Christophers is the founder of the popular vocal and period-instrument ensemble the Sixteen. He’s a lively presence, physically uninhibited yet rhythmically precise. (From my balcony seat near the proscenium I could see even his eyebrows conducting.) The articulation of the H&H chorus was especially impressive, and the orchestra played with forthrightness and power, with outstanding work in the more public pieces by timpanist John Grimes and the three trumpeters, Bruce Hall, Jesse Levine, and Paul Perfetti, plus some seductive flute playing by Christopher Krueger. Canadian soprano Gillian Keith has a pretty if not notably distinctive voice, but she caught the pre-tragic naïveté of Iphis and the ingénue in Jephtha, and, wittily twirling her lavender sash, she nailed the coloratura in Semele’s self-congratulatory “Endless pleasure” and “Myself I shall adore.”
Next year marks the 250th anniversary of Handel’s death and the 200th of Haydn’s, so Christophers is promising a season devoted to H&H’s namesakes. No objection from this corner.
Something old, something new . . . The clerestory lunette windows at Symphony Hall were boarded up in the early 1940s (probably for wartime blackouts). But the boards are now gone, and natural light comes pouring into the auditorium the way it was intended to. The color is warmest at twilight, when the sky is deep cerulean. I thought I was imagining that the sound too seemed brighter, but other good listeners have mentioned this as well. No doubt every surface of the hall, which includes the clothed and unclothed statues (now better lit), contributes to the phenomenal acoustics.
So guest conductor André Previn’s concert sounded good even though it wasn’t very exciting. Owls, his new BSO commission, is a sentimental little tone poem inspired by Previn’s rescue of two baby owls. Its most charming passages are for pairs of woodwinds, but it drowns in the thick soup of Hollywood strings. Too much of it sounds like Copland and Britten, with a little Mahler and Bartók’s Concerto for Orchestra (another BSO commission). Previn doesn’t have the most incisive beat, so timpanist Timothy Genis was crucial to the momentum of the Beethoven Fourth Symphony and violinist Gil Shaham to the Stravinsky Violin Concerto, though Shaham’s rich tone isn’t ideal for Stravinsky’s sinewy leanness.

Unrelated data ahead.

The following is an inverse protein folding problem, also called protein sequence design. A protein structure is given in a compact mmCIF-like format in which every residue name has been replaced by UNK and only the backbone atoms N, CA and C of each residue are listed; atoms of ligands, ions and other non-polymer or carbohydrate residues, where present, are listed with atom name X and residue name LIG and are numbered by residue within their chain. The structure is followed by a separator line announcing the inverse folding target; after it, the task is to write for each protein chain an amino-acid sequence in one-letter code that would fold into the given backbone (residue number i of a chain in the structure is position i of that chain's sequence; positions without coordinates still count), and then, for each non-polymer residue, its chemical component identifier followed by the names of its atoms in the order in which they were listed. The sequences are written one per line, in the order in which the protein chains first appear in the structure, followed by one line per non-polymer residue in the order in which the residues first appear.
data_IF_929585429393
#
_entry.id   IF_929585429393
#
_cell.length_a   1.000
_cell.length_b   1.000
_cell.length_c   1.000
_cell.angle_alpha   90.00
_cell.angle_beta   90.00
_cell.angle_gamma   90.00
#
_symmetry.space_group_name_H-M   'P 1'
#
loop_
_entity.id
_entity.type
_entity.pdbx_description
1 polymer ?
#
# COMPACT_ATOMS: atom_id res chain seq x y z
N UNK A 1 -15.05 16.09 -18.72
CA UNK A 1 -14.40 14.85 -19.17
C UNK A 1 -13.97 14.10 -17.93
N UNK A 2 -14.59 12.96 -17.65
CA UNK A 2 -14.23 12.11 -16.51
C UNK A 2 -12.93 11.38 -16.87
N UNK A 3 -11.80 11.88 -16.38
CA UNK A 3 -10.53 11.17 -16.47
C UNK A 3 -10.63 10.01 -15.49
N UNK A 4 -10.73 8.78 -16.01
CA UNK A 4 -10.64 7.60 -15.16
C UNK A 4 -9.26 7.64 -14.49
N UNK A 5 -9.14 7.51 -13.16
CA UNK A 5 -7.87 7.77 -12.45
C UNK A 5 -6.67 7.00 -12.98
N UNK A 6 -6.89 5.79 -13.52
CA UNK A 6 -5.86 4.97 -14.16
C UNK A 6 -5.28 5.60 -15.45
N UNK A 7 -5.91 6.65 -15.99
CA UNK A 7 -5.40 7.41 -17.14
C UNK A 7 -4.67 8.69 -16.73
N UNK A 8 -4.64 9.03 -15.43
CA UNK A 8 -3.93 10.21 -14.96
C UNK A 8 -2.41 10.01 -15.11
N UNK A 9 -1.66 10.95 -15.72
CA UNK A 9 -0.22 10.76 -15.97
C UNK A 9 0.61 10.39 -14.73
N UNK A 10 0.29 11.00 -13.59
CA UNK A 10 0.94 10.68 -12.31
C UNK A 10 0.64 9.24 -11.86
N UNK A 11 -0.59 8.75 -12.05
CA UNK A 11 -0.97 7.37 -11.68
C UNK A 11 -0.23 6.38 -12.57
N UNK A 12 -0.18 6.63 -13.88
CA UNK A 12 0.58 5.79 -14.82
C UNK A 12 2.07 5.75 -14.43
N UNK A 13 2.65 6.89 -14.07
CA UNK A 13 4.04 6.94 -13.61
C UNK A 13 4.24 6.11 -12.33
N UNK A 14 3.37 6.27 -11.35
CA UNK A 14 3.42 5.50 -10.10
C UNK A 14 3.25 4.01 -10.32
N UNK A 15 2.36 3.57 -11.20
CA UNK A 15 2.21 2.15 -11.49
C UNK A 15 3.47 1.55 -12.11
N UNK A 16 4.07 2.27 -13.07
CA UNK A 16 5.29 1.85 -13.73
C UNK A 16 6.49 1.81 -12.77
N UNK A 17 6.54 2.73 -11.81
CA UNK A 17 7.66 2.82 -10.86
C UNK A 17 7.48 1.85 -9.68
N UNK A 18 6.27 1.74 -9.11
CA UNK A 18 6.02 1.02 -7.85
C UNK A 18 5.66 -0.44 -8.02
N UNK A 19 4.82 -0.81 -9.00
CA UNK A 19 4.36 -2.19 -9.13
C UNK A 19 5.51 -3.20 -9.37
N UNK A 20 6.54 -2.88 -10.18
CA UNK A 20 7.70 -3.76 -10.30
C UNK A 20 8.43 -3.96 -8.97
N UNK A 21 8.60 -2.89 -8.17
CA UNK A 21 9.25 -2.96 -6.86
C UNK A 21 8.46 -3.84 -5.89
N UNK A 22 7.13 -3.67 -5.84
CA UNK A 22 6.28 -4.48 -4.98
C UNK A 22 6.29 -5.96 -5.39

Excitement was in the air last Friday even before the concert started. James Levine was conducting his first Mahler Sixth Symphony at Symphony Hall. (He last led it with the BSO in 1972, at his first Tanglewood concert.) That excitement never abated. He allowed the long opening Allegro energico to morph from ferocious march into church chorale and youthfully impassioned love song (Alma Mahler considered this her theme) with a rhythmic underpinning that turned all the disparate parts into an emotional juggernaut. The otherworldly Andante, with John Ferrillo’s poignant oboe, was an oasis of repose, a vision of paradise that balanced the first movement’s ongoing battles for life and love (worldly and spiritual). The Scherzo, a kind of sinister parody of the first movement, yanked us back into the real world, caroming between nasty, shivery shrieking and the delicate, almost comic nostalgia of a “grandfatherly” minuet. In the Finale, heroism (nine raised horns!) and mysterious visions (harp glissandi, off-stage cowbells, celesta) were, with victory in sight, crushed by three (though Mahler deleted the last one) hammer blows, in the form of a giant croquet mallet. The playing was thrilling (though with a few glitches, like a not quite unison pizzicato at the very end). Maybe not the most understated performance of Mahler’s “Tragic” Symphony, but overpowering.